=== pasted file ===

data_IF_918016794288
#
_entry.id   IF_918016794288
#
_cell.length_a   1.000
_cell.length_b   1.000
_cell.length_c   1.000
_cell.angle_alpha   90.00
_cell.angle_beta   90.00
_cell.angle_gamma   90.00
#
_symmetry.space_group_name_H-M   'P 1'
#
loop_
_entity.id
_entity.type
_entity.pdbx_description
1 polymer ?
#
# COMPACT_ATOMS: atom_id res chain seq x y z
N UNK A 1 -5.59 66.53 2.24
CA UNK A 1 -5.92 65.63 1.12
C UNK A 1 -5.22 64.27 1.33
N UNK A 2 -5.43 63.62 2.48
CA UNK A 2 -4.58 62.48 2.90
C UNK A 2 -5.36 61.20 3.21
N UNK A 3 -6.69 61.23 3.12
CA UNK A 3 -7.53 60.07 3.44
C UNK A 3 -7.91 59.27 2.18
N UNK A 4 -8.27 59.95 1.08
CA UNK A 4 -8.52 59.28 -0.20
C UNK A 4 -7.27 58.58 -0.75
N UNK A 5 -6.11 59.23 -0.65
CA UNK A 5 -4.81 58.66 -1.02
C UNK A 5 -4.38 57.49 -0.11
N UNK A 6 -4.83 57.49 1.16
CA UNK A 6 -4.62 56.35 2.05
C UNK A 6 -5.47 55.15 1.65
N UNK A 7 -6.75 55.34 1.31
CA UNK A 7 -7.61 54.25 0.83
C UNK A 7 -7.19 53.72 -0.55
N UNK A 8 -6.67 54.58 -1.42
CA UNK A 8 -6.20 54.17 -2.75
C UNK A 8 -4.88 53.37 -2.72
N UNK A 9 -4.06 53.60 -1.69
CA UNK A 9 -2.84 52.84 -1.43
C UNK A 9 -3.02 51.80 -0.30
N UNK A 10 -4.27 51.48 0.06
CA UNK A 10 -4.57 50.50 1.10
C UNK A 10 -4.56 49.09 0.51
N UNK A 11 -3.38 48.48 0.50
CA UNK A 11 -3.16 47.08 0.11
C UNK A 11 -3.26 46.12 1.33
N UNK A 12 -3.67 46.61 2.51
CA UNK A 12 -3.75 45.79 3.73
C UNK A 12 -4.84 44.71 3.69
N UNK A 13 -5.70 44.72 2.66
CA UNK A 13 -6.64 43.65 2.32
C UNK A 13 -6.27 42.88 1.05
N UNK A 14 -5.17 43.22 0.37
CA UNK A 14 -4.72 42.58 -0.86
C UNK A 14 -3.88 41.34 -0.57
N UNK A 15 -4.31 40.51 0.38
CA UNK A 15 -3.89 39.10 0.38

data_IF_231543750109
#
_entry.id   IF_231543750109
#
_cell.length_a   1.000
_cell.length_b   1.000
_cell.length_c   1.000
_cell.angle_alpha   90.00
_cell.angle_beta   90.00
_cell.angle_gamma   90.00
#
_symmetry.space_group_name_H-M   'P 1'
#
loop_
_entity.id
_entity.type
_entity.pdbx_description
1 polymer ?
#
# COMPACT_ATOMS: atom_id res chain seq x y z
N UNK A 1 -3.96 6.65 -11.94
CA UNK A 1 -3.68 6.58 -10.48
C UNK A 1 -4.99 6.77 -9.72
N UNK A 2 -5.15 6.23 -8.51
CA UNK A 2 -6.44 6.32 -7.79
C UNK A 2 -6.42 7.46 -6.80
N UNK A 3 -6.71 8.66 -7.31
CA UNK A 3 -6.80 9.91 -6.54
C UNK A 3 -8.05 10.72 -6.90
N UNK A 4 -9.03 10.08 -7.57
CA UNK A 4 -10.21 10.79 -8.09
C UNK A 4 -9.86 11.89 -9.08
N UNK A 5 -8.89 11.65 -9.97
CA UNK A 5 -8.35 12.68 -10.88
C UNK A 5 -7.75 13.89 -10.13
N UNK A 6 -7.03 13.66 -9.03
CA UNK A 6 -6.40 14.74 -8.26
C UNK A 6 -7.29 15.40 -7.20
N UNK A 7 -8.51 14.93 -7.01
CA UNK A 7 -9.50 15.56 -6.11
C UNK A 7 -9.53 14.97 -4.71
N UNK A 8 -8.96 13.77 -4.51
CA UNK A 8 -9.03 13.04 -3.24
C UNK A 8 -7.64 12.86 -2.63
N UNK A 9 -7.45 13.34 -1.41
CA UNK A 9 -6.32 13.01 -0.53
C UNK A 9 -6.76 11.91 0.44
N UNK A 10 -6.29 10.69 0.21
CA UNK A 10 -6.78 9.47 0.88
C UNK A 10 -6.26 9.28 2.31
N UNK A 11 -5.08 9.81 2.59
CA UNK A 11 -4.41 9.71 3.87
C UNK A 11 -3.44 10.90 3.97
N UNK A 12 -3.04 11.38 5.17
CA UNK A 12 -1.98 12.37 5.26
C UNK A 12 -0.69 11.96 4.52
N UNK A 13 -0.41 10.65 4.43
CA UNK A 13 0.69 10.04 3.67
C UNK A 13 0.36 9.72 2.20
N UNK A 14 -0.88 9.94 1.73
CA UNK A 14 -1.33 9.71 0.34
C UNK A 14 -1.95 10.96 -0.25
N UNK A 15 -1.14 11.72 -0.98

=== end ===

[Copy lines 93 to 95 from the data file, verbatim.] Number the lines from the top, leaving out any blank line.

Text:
C UNK A 3 -8.05 10.72 -6.90
N UNK A 4 -9.03 10.08 -7.57
CA UNK A 4 -10.21 10.79 -8.09